It is hard to believe that just a few days have gone by and there has been NO expenses scandal!
But one element of the perks that many politicians get and that is often gone unreported is the use of a parliamentary assistant.
This role is a valuable one - in financial terms - for the lucky appointee.
It carries a salary of around €45,000 a year and some insiders have suggested that it is the type of job one could take on in their spare time.
But what sticks in the craw is that a number of politicians employ their own family members as parliamentary assistants - therefore, keeping the money in the family.
There is absolutely nothing illegal about this and many of the parliamentary assistants are worth their weight in gold. But the fact that there is no open competition for these jobs is yet another hallmark of how out of touch our parliamentary system is.
There is nothing in the rule book to stop a politician employing his/her spouse, partner, son, daughter or best friend to the job - regardless of their qualifications.
A small handful of TDs advertise the jobs and hold interviews but this number is far outweighed by the number who employ family members in the job.
One former parliamentary assistant told this column that he could have done the job ‘with his eyes closed’.
“TDs have constituency secretaries and Dail secretaries, what do they need parliamentary assistants for? The job offers a good few euro and because of this - relatives should be disqualified from applying,” he said.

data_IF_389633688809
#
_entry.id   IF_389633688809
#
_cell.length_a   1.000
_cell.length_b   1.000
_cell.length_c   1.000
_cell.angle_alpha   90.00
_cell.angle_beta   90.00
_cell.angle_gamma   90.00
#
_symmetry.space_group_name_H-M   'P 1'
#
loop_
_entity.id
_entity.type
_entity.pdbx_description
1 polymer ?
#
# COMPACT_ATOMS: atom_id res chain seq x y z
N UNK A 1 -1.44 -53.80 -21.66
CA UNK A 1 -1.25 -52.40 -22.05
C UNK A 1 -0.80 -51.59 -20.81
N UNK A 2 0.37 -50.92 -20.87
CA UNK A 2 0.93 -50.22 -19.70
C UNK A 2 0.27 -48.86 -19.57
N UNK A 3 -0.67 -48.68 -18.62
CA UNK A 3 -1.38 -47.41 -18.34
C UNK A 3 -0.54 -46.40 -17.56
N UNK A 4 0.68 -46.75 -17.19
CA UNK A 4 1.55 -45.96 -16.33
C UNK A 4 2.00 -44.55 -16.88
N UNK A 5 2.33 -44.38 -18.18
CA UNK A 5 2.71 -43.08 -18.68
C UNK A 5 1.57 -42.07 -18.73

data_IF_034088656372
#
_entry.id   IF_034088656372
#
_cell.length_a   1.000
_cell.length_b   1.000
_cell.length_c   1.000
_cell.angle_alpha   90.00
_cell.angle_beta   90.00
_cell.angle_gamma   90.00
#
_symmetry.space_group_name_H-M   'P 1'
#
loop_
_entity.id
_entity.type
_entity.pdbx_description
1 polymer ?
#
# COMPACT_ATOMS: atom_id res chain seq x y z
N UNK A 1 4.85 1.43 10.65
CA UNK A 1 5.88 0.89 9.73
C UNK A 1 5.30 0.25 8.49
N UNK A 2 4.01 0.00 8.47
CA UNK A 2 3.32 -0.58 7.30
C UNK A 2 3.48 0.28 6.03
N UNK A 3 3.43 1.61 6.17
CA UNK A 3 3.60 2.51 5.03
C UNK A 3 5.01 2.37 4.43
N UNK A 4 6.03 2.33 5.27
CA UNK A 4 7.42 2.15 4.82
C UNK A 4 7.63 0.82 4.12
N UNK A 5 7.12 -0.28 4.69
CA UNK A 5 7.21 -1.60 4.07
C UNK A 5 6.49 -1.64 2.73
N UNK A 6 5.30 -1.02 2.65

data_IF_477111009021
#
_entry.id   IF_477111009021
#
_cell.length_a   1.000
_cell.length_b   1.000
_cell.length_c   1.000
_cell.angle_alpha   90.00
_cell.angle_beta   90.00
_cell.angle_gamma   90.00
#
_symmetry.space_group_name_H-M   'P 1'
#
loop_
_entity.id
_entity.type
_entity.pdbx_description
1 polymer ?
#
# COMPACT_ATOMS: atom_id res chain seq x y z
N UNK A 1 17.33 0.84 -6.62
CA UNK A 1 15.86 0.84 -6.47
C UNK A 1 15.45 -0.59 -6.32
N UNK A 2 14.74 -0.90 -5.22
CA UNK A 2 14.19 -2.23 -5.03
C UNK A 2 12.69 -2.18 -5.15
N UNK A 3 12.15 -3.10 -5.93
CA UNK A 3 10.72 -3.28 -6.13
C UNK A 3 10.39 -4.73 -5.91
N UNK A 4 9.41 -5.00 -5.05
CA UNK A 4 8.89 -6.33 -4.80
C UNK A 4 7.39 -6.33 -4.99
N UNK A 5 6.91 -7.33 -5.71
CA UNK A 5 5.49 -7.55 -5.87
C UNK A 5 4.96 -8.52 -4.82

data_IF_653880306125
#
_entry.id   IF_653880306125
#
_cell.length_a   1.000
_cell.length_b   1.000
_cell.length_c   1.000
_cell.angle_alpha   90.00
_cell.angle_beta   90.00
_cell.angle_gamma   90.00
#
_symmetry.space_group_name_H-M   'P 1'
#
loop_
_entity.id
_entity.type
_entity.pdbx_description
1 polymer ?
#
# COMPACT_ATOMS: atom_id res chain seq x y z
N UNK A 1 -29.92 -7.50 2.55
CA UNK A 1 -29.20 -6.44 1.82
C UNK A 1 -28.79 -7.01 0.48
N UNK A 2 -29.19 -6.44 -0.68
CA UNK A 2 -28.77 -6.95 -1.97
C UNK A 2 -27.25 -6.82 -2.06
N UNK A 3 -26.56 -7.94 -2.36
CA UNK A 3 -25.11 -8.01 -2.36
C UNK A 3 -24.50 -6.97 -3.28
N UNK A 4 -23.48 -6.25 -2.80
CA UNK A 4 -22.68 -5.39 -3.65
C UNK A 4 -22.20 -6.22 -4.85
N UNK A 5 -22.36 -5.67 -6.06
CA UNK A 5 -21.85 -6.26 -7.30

So what is the role of a parliamentary assistant? Well, according to official sources, the position of parliamentary assistant was introduced in 2005 to help TDs in writing speeches, researching issues and legislation.
If that is the official job description, then it leaves the party press offices at a bit of a loose end as they are professionals employed to do this work.
A recent Freedom of Information request - which dates back to 2008 - revealed that one in five TDs and Senators are employing a relative at the taxpayers’ expense.
It revealed that a total of 42 members of the Oireachtas have installed family members in secretarial and parliamentary assistant jobs.
And quite a few of these family members employed were also serving councillor at the time, meaning that they were already receiving a basic wage from the taxpayer of over €16,000 plus expenses.
This is yet another example of how out of touch the system of financing our parliament is.
The expenses system needs radical reform to stop the moral abuses taking place.
It also seems that the root and branch structure of employment should also be examined.